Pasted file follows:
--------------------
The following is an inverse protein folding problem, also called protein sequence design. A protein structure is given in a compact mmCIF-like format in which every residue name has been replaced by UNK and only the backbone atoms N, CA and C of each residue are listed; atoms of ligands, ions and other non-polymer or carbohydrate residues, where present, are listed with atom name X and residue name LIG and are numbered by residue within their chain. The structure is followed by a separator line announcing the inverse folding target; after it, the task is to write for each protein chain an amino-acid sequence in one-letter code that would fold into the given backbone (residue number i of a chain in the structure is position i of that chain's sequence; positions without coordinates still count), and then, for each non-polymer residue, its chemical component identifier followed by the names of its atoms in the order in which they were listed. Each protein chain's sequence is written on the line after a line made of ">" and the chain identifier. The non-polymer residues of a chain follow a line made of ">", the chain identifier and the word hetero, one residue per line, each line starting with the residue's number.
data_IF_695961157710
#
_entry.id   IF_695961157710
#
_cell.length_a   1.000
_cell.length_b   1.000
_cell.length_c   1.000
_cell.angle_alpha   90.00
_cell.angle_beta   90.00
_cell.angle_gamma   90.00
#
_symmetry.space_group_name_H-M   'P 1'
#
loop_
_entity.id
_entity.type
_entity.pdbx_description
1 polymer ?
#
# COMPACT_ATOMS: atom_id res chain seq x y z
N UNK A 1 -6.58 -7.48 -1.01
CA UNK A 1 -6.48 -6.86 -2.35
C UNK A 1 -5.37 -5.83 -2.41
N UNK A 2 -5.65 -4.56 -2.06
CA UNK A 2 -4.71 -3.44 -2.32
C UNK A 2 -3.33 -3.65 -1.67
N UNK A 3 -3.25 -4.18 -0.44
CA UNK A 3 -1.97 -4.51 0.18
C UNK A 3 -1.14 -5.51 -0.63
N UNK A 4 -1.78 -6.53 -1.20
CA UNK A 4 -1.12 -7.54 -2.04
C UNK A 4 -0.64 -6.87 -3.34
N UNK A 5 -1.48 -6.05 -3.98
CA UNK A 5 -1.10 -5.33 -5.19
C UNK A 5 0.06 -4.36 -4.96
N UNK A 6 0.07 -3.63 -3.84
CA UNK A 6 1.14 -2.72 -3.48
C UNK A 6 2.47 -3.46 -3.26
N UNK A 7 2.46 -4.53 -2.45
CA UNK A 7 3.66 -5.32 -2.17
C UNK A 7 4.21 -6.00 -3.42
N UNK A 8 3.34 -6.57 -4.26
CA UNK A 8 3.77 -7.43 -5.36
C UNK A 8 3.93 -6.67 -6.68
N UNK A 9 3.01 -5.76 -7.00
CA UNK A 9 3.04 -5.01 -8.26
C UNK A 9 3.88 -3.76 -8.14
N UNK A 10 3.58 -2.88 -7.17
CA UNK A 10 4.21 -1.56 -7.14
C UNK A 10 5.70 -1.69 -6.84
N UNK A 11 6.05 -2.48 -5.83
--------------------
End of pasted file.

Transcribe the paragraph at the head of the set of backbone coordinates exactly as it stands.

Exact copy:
The following is an inverse protein folding problem, also called protein sequence design. A protein structure is given in a compact mmCIF-like format in which every residue name has been replaced by UNK and only the backbone atoms N, CA and C of each residue are listed; atoms of ligands, ions and other non-polymer or carbohydrate residues, where present, are listed with atom name X and residue name LIG and are numbered by residue within their chain. The structure is followed by a separator line announcing the inverse folding target; after it, the task is to write for each protein chain an amino-acid sequence in one-letter code that would fold into the given backbone (residue number i of a chain in the structure is position i of that chain's sequence; positions without coordinates still count), and then, for each non-polymer residue, its chemical component identifier followed by the names of its atoms in the order in which they were listed. Each protein chain's sequence is written on the line after a line made of ">" and the chain identifier. The non-polymer residues of a chain follow a line made of ">", the chain identifier and the word hetero, one residue per line, each line starting with the residue's number.